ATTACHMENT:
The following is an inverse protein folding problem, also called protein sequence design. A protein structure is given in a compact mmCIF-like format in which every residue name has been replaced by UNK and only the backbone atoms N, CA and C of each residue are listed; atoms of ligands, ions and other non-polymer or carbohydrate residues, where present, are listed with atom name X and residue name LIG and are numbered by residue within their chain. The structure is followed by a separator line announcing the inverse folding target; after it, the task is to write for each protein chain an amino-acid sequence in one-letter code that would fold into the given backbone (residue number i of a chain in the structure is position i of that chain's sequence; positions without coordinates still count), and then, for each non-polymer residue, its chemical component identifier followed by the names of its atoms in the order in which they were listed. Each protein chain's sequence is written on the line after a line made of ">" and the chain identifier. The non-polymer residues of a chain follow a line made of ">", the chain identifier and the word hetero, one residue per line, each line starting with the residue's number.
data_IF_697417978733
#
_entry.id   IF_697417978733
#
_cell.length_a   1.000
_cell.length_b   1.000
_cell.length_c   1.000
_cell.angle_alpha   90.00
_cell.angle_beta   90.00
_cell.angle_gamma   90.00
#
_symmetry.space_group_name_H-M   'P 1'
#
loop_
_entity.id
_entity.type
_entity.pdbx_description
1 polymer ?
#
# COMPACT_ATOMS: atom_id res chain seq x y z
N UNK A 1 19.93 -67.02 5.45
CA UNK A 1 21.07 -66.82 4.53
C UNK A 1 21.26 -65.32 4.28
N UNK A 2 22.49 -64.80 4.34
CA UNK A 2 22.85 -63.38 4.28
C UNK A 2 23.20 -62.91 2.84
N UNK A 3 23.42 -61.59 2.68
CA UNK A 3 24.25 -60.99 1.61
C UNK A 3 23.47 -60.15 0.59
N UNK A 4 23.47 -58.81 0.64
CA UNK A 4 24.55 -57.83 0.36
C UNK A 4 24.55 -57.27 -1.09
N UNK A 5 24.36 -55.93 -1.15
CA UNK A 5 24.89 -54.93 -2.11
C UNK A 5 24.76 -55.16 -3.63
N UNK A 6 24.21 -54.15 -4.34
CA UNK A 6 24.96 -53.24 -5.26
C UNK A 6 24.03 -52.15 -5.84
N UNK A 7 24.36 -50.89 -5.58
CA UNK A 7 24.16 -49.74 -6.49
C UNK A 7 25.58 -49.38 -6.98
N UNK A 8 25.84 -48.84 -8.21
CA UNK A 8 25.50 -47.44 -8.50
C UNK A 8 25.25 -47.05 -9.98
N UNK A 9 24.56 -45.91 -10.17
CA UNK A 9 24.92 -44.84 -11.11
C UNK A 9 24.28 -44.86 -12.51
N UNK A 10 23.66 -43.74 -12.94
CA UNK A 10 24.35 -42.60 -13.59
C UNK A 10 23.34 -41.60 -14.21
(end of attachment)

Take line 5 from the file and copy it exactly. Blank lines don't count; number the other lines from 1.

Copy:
#